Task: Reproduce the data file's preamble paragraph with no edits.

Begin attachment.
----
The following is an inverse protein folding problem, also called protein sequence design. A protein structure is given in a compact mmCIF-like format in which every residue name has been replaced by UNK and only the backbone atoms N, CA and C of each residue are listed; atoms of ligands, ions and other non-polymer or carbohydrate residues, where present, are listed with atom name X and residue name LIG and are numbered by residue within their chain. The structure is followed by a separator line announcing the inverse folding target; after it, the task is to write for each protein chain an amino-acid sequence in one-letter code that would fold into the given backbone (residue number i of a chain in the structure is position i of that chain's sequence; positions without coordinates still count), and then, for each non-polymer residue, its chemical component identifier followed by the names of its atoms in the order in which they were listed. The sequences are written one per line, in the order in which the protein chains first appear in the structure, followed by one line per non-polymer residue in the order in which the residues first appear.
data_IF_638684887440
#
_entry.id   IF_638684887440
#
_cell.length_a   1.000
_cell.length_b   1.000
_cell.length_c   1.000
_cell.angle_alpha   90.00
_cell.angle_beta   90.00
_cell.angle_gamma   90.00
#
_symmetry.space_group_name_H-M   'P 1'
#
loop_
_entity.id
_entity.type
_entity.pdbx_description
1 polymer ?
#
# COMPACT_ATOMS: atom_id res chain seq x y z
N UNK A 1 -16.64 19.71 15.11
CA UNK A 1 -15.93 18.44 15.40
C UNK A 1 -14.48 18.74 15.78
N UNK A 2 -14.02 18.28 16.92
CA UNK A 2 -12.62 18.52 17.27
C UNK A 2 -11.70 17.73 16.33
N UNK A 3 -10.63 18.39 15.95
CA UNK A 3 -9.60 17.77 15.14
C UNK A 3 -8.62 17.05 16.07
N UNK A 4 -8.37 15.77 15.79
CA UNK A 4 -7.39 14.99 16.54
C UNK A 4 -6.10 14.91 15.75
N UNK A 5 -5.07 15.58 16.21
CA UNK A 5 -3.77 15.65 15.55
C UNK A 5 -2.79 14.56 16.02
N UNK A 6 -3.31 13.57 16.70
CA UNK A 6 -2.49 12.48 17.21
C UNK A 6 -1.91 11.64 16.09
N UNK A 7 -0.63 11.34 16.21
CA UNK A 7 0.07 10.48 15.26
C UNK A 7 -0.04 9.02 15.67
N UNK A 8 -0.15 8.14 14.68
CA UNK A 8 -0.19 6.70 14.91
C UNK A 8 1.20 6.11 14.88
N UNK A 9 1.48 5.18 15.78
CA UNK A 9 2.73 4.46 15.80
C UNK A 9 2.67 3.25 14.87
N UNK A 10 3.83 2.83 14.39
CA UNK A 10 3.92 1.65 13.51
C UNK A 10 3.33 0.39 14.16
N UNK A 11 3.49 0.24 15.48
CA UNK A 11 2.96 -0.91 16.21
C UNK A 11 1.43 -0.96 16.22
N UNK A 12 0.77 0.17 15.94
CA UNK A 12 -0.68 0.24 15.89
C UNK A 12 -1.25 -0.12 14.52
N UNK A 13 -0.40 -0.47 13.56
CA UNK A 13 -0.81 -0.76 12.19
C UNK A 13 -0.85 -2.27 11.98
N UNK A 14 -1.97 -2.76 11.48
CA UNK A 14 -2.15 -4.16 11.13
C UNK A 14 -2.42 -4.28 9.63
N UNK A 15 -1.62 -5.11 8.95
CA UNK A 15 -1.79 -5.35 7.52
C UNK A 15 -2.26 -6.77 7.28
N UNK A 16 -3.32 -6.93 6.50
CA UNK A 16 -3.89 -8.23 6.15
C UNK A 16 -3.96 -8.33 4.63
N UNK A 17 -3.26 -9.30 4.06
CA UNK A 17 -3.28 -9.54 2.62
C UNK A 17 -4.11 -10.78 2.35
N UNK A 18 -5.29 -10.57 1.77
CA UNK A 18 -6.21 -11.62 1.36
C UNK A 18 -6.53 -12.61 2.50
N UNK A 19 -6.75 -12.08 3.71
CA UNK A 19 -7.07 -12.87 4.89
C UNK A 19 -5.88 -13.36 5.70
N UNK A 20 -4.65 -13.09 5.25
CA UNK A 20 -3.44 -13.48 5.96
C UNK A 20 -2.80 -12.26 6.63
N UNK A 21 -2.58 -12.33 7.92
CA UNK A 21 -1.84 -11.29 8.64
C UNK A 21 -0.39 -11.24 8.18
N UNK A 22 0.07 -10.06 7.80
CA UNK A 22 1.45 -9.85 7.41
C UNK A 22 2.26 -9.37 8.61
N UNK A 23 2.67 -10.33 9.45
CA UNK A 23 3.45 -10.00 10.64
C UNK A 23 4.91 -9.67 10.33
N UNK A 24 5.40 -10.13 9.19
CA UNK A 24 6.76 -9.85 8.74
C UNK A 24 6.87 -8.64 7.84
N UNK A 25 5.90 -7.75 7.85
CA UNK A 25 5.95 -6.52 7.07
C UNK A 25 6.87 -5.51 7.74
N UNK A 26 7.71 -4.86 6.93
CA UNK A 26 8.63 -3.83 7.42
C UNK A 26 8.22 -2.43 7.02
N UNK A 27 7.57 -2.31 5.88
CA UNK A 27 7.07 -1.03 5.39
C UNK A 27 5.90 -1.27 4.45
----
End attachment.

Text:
The following is an inverse protein folding problem, also called protein sequence design. A protein structure is given in a compact mmCIF-like format in which every residue name has been replaced by UNK and only the backbone atoms N, CA and C of each residue are listed; atoms of ligands, ions and other non-polymer or carbohydrate residues, where present, are listed with atom name X and residue name LIG and are numbered by residue within their chain. The structure is followed by a separator line announcing the inverse folding target; after it, the task is to write for each protein chain an amino-acid sequence in one-letter code that would fold into the given backbone (residue number i of a chain in the structure is position i of that chain's sequence; positions without coordinates still count), and then, for each non-polymer residue, its chemical component identifier followed by the names of its atoms in the order in which they were listed. The sequences are written one per line, in the order in which the protein chains first appear in the structure, followed by one line per non-polymer residue in the order in which the residues first appear.